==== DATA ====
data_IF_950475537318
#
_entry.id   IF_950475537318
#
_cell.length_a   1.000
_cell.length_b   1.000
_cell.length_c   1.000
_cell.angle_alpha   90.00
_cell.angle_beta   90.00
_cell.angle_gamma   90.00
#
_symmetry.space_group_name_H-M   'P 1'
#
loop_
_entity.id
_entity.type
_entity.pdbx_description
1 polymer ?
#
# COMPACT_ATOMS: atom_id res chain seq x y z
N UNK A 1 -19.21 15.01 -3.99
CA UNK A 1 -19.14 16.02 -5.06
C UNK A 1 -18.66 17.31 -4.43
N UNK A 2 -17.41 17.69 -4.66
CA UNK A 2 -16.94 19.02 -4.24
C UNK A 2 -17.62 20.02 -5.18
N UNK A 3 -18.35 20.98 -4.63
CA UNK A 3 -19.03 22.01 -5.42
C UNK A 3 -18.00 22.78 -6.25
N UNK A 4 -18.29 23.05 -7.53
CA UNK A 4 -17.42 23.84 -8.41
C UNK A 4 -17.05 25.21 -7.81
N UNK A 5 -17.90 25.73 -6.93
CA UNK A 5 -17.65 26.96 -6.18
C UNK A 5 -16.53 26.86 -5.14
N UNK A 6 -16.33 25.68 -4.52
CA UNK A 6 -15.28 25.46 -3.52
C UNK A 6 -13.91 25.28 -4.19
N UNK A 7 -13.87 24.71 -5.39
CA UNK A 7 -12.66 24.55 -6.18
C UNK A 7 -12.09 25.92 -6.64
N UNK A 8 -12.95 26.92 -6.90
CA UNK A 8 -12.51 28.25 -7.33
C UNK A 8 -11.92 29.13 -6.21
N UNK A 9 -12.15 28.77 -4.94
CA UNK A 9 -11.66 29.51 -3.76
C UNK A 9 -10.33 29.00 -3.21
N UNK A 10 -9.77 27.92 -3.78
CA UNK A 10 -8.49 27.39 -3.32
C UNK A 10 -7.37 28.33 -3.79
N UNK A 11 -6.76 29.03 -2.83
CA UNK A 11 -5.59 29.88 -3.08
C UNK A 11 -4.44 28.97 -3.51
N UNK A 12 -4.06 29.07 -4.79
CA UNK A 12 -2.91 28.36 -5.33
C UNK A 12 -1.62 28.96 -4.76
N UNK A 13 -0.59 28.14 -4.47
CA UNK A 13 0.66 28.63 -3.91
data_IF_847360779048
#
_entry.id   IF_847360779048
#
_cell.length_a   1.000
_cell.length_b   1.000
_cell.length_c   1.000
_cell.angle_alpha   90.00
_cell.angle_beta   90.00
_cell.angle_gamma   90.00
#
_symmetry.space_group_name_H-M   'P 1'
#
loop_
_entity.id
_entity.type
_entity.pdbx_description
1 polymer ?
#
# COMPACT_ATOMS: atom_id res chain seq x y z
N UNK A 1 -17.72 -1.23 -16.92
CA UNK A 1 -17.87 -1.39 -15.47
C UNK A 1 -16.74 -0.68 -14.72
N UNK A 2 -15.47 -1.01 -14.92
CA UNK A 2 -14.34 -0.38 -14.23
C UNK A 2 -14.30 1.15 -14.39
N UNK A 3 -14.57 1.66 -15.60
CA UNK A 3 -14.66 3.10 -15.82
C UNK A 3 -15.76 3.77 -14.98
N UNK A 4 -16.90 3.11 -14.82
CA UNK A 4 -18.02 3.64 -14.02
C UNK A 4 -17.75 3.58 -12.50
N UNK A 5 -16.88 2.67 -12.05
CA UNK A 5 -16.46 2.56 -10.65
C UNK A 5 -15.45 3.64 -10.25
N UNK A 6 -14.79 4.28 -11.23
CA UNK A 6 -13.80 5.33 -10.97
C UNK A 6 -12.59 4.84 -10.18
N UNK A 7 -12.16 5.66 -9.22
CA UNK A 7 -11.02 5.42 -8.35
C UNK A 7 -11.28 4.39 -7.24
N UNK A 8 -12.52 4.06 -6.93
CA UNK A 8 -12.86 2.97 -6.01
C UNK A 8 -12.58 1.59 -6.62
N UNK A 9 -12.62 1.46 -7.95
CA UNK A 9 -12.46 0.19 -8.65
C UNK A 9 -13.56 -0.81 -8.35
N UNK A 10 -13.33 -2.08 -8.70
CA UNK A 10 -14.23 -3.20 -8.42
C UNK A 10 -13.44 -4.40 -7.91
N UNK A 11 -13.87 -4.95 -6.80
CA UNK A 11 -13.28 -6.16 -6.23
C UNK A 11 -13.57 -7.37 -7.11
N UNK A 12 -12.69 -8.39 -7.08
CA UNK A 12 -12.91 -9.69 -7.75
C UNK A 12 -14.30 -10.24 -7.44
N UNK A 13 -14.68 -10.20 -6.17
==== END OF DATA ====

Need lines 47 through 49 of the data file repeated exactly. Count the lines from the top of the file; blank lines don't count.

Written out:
C UNK A 9 -10.33 29.00 -3.21
N UNK A 10 -9.77 27.92 -3.78
CA UNK A 10 -8.49 27.39 -3.32